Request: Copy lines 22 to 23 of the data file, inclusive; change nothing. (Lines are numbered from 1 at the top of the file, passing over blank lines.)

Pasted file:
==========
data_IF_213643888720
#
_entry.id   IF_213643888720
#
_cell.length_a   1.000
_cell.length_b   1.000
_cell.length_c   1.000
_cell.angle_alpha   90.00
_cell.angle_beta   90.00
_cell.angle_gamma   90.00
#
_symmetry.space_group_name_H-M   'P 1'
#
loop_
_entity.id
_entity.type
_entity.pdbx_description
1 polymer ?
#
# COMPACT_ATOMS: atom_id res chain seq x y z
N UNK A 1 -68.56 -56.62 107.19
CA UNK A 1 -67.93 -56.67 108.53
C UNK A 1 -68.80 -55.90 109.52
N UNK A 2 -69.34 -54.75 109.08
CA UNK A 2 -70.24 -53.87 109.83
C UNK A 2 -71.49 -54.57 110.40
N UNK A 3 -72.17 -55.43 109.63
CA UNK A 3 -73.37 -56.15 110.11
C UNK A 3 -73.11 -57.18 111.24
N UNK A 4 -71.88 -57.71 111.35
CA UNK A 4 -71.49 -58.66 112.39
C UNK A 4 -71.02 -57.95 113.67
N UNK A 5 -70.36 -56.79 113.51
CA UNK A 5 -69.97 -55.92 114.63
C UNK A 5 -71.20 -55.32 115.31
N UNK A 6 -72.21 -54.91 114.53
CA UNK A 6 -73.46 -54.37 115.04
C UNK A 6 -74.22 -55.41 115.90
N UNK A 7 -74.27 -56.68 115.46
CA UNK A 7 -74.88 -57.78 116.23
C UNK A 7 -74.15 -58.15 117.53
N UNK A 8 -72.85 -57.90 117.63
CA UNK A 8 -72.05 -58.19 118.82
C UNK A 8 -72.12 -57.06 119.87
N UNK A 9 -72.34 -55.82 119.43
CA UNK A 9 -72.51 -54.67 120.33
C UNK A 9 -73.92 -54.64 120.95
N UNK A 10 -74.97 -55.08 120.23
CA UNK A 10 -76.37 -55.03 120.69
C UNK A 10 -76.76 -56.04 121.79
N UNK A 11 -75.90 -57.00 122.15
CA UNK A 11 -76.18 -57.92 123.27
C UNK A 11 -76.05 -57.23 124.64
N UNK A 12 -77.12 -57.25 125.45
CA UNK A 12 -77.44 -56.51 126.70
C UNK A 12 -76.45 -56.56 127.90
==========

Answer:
CA UNK A 1 -67.93 -56.67 108.53
C UNK A 1 -68.80 -55.90 109.52